In a significant ruling, the military judge in the case of Pfc. Bradley Manning has denied a motion by his defense to preclude evidence that Osama bin Laden and Al Qaeda “received” copies of information published by WikiLeaks.
Judge Army Col. Denise Lind wholly rejected the arguments the defense had made that evidence involving receipt of information by Al Qaeda or Al Qaeda in the Arabian Peninsula (AQAP) would be prejudicial to proceedings. However, the judge found the evidence would not be prejudicial or probative.
She also found the evidence was not “cumulative” and would not cause “undue delay” or a “waste of time.” It would not cause proceedings to be “side tracked.” These were all arguments the defense had made to prevent evidence from being introduced for argument during the merits portion of the trial.
The judge concluded the government musts prove they were given to the enemy or received and “evidence of circumstances surrounding receipt is relevant to whether he did give it to the enemy.” Also, “circumstantial evidence” is “relevant to prove if he knew or did not know he was dealing with the enemy,” and “receipt” by enemy is “relevant” to whether he “caused to be published” what the government considers to be intelligence.
“Intelligence,” the judge read, is “any helpful information given to or received by the enemy, which is true at least in part.” She also said, “Any hostile body such as a rebellious mob or a band of renegades” could become construed as the “enemy.”
In the ruling, there was a “Classified Entity” that was mentioned multiple times, along with Al Qaeda and AQAP, as an “Entity” that the government alleges received the information published. This is apparently an “Entity” the government will not let us know and potentially one which is not publicly designated a terrorist organization but is treated as such by the government. And, this is Kafkaesque to think the government will be arguing an “Entity,” which the press and public are not supposed to know, received the information during trial.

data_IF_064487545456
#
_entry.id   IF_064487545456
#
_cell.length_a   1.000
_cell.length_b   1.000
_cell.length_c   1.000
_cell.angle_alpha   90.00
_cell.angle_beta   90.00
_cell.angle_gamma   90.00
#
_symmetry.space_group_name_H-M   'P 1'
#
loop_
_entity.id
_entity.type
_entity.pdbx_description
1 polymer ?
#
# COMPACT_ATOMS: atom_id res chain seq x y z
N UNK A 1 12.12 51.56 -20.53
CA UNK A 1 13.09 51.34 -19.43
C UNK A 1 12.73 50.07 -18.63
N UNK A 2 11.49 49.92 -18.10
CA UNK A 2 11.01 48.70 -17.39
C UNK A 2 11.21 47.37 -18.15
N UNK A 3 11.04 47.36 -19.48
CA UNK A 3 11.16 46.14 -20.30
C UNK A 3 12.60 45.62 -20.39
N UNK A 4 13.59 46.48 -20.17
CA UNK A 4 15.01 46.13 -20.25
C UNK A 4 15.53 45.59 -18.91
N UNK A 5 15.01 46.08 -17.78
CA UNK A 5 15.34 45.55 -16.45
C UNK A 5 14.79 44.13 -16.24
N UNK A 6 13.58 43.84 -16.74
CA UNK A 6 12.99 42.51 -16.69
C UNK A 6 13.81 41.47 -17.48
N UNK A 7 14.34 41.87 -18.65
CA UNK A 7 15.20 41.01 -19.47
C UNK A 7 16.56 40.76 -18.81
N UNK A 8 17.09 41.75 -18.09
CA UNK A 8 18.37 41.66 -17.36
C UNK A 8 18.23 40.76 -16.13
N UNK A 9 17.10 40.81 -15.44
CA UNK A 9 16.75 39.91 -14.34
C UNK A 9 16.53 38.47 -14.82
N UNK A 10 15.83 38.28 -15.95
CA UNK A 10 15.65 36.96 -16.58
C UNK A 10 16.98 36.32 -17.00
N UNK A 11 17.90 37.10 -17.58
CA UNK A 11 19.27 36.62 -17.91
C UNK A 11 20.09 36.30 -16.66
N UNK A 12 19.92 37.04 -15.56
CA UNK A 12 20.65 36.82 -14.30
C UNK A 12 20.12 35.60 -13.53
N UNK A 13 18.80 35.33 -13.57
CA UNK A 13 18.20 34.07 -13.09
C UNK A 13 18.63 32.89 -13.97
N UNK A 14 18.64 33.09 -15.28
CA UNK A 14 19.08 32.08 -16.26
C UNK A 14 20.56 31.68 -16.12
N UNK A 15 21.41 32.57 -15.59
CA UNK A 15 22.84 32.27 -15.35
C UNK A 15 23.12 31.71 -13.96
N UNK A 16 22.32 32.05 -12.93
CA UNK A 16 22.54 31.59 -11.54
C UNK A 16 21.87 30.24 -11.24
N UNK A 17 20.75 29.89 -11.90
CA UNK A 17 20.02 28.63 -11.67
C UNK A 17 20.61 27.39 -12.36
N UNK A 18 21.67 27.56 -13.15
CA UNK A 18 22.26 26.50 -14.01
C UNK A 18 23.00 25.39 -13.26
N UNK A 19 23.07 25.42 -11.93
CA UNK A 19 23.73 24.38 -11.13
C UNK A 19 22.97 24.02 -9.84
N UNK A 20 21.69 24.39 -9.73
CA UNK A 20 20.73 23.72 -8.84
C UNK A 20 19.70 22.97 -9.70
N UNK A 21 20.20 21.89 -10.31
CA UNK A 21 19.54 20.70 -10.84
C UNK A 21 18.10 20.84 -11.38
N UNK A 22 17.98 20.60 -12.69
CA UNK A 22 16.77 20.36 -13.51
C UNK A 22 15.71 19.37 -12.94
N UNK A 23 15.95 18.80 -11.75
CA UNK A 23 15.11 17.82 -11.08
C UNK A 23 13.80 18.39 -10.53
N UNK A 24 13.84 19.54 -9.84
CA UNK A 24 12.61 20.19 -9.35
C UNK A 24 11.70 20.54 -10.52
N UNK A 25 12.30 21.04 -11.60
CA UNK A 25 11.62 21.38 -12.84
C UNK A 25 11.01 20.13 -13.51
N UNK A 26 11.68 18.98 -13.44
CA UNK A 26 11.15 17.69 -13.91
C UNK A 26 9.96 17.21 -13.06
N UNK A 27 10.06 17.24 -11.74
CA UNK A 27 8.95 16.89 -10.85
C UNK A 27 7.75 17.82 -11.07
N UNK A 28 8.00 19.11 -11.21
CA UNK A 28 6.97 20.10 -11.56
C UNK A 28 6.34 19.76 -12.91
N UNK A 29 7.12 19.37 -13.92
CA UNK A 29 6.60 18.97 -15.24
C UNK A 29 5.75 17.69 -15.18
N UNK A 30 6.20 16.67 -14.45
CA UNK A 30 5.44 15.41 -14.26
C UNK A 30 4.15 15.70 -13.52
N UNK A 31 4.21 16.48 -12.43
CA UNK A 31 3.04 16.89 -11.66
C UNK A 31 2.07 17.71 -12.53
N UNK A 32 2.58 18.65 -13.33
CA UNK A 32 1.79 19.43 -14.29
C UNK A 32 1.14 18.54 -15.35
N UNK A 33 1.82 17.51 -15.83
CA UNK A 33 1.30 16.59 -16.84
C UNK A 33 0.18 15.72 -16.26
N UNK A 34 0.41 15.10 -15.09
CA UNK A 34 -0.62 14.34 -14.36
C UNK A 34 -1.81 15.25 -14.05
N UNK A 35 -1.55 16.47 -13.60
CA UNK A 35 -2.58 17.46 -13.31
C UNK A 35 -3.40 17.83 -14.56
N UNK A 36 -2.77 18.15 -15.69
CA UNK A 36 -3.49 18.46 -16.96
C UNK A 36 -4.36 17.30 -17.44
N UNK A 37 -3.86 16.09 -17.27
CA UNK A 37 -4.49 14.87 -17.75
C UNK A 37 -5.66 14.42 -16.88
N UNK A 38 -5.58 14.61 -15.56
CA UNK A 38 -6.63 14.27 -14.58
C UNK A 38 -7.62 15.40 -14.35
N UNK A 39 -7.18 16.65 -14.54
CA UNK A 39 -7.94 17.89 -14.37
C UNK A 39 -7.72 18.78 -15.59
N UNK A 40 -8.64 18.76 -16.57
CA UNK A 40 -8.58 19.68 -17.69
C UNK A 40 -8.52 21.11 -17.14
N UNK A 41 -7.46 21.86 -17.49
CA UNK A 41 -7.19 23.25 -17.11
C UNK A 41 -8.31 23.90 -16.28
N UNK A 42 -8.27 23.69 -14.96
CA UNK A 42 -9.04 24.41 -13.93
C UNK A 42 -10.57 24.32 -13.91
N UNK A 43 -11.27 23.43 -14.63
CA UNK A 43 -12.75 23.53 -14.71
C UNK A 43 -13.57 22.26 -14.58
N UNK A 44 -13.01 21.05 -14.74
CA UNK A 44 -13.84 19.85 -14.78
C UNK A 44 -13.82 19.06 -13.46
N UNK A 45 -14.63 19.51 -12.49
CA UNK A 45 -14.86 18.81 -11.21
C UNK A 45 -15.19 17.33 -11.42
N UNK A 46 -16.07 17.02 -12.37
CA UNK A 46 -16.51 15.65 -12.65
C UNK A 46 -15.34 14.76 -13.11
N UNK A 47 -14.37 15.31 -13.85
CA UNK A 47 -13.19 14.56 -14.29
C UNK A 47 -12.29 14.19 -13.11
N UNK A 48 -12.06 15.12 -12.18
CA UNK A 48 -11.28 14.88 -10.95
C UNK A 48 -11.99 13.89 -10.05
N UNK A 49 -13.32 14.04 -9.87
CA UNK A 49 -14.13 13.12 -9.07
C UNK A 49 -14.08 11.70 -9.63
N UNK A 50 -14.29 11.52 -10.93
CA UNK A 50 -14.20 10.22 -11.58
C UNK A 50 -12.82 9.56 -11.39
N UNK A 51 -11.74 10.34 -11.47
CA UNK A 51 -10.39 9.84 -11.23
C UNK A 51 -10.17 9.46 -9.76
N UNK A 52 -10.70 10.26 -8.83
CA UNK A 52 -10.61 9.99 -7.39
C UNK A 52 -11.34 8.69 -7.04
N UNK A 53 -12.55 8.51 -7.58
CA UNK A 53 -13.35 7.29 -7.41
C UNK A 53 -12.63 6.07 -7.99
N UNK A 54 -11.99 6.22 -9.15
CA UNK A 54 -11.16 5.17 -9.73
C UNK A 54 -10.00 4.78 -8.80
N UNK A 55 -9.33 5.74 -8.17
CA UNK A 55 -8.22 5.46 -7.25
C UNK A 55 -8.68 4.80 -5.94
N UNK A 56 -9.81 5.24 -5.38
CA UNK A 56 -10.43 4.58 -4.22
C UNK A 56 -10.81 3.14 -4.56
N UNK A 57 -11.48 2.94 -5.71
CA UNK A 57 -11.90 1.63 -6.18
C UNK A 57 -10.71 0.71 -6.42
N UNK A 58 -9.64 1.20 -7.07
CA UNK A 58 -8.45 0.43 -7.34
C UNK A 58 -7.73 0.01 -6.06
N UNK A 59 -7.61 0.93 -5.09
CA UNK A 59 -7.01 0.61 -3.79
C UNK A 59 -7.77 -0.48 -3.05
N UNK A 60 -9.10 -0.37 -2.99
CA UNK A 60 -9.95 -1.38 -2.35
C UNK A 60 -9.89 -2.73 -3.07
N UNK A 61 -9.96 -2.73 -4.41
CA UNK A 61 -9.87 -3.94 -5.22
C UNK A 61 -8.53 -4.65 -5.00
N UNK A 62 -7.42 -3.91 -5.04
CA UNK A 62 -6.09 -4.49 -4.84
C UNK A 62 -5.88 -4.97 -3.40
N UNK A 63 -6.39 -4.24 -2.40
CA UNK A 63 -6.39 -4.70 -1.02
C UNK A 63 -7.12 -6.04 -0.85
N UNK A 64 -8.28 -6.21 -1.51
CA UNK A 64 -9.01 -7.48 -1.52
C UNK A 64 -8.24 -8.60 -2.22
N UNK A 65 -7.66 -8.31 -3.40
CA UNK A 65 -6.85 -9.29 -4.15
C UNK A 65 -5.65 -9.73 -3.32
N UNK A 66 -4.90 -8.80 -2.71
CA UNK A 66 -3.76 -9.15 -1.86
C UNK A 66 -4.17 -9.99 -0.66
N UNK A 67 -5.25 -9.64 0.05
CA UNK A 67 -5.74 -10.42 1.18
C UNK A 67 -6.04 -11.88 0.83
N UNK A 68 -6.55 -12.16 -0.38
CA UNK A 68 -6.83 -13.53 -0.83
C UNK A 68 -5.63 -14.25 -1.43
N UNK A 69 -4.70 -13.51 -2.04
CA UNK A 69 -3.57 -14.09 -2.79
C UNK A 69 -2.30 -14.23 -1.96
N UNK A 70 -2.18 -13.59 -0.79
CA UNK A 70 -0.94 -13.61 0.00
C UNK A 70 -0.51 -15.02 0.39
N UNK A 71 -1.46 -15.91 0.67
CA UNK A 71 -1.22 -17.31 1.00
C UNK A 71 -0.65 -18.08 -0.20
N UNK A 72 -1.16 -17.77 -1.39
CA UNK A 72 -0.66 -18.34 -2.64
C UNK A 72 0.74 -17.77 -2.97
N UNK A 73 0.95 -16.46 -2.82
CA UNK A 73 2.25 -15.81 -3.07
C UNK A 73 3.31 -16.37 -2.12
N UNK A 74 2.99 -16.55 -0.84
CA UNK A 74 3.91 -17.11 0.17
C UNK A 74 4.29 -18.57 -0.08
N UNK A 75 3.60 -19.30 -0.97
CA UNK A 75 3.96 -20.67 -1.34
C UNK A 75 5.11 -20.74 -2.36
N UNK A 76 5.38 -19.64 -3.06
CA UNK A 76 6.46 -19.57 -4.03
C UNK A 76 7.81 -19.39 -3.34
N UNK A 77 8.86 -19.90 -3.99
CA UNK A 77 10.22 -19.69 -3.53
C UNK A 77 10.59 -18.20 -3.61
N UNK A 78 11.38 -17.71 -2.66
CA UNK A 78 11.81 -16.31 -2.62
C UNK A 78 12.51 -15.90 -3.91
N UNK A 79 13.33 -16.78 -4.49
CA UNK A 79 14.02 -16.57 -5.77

The ruling makes it possible for “John Doe,” the Defense Department “operator, who was part of the raid on Osama bin Laden’s compound, to testify during both the merits and sentencing portion of the trial. This “operator” is the possibly SEAL Team member, who the government has informed the court was involved in seizing digital media that was allegedly found to contain copies of Iraq or Afghanistan war logs and US State Embassy cables published by WikiLeaks.
The operator may appear in “disguise” during trial proceedings to protect his identity if he has to give testimony that is deemed by the judge to no longer be classified.
The government has argued the defense should not have access to this “operator”—a witness—would like to limit the defense’s ability to cross-examine him for discovery because “that could reveal his true identity.” They would like to limit discovery and cross-examination on the mission where bin Laden was killed and the execution and training that led to the mission. So, while the defense is challenging this, the government currently maintains it should have no communication with the “operator” until he takes the stand probably in a closed session during the merits portion of the trial. And, this makes it hard for the defense to prepare any argument that could test his credibility as a witness.
Manning has accepted responsibility for disclosing the war logs and diplomatic cables to WikiLeaks. That does not mean the copies the government is alleging Al Qaeda had and bin Laden saw are from Manning himself.
No evidence has presented yet to indicate that Manning gave information WikiLeaks and then someone within WikiLeaks turned around and passed that information to an Al Qaeda member. The government is making its entire argument on the fact that it was published to the Internet and accessible to the “enemy” and, therefore, Manning “aided the enemy.”